Fast, Faster, Fastest with Fluency!

Growing Independency and Fluency

Caroline Perry


I. Rationale: Students must learn to read fluently in order to understand text. Students must be able to decode, but do it fluently otherwise the message is blurred. Fluent readers can read and recognize words quickly, automatically, and effortlessly. Through repeated readings, students will improve their fluency and comprehend the meaning of the text. Students need to become skilled readers by reading fluently with speed and accuracy.

II. Materials: fluency checklist (checklist with: read faster, read smoother, remembered more words, read with expression, and a spot for the time), Henry and Mudge: The First Book (multiple copies for paired reading), timer, graph to chart their improving reading time, cover up

III. Procedures:

1. Explain: "In order to become great readers, we need to be able to read fluently. Fluency is when we read words quicker, automatically, and effortlessly. We can practice fluency by reading a book more than once so we become familiar with it. Today we're going to read Henry and Mudge: The First Book and then we're going to read it a couple times again. "

Model: "Let's practice how we would figure out a word we don't know. We could use the cover up. If we came to the sentence "My meal went crunch" and we didn't know the word crunch, we would start by finishing the sentence and seeing if it made sense. Hm, my meal went /c//r//U//n//c//h/. Oh! A meal can go crunch! That sentence says, "My meal went crunch!"

2. "I'm going to show you how a fluent reader sounds compared to a non-fluent reader. Let's look at this sentence (written on the board) Ben is in the pen. If I wasn't a fluent reader, I would read like this:        /B/ /e/ /n/   /i/ /s/    /i/ /n/   the /p/ /e/ /n/. I read that so slow and so spaced out, I'm not even sure what I read! The message was harder to understand because it was so spread out. Now listen to the difference when I read it fluently. Ben is in the pen. I understood what I was reading and got the message because my words flowed together. We need to read fluently, so we can read faster and get the meaning of the text."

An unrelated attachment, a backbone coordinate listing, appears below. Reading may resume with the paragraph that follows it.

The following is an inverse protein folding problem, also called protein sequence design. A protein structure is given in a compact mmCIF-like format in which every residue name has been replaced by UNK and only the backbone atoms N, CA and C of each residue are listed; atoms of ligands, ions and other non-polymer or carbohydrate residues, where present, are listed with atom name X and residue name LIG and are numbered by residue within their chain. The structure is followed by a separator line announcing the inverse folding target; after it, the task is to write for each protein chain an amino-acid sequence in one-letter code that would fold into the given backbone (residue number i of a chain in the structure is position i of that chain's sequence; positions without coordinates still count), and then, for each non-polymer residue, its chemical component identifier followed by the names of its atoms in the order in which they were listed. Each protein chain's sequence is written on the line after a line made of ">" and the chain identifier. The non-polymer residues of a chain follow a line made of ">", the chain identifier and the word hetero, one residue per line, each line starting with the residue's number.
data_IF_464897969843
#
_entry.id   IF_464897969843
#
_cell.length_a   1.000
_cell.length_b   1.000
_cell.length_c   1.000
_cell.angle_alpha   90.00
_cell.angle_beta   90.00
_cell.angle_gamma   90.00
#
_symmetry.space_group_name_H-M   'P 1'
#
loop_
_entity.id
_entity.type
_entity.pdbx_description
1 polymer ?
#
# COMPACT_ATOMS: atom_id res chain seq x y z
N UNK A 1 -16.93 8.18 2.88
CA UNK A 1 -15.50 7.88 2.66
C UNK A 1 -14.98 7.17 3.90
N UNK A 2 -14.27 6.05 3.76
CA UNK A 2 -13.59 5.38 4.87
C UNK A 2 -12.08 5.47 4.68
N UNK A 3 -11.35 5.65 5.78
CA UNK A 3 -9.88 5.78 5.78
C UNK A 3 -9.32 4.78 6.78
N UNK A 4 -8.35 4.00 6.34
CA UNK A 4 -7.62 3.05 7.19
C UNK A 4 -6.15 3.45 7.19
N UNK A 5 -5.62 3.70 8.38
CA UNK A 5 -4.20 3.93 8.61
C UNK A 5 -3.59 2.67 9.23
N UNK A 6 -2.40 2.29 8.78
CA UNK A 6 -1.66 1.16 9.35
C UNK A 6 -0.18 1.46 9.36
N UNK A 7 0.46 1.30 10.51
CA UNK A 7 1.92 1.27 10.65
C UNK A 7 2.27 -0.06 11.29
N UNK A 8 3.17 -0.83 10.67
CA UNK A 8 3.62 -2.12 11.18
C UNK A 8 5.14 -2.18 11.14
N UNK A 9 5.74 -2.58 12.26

3. "Today we're reading Henry and Mudge: The First Book, but we're only reading the first two chapters. This book is about a boy named Henry who doesn't have any brothers or sisters and lives on a street with no kids. He really wants a friend and his parents finally say yes to a dog! But Henry is very particular about what kind of dog he wants. You'll have to read to see what kind of dog he gets!"

4. Give a copy of the text to each child. "Now I want you to read the first two chapters to yourself, then we're going to talk about it." After the children are done reading, ask comprehension questions, like "what kind of dog did Henry not want?" "what kind of dog did Henry want?" "What did Henry's parents say when he asked them for brothers or sisters?" "Did Henry's street have any kids on it?" "Why did Henry want a dog?"

5. Assess: After you've discussed the book as a class, get the kids to partner up. I would use one of the attached checklists, depending on the age of the class. Have one child read the book out loud, while the other child times him/her. Then get them to switch. After reading, get the children to talk to each other about what happened. Then have one child read the book out loud, while the other child checks the checklist (read faster, read smoother, remembered more words, read with expression). Then get them to switch. Repeat these steps once more (so that there are 2 timed readings and 2 checklist readings per child).

6. Get the children to bring you their score sheets after the repeated readings are done. Graph each individual child's speed so they can hopefully see their improvement as time goes on. If a child did not do well on their checklist, bring them back for a one-on-one reading. Graph would be in students folder so if they aren't super fast, they aren't embarrassed with it being on the wall for the class to see. Also this allows for the parent to see it.

IV. Resources:

Anderson, Katie. We Need Speed!

Rylant, Cynthia. Henry and Mudge: The First Book. Scholastic, Inc. 2003.


Return to Doorways Index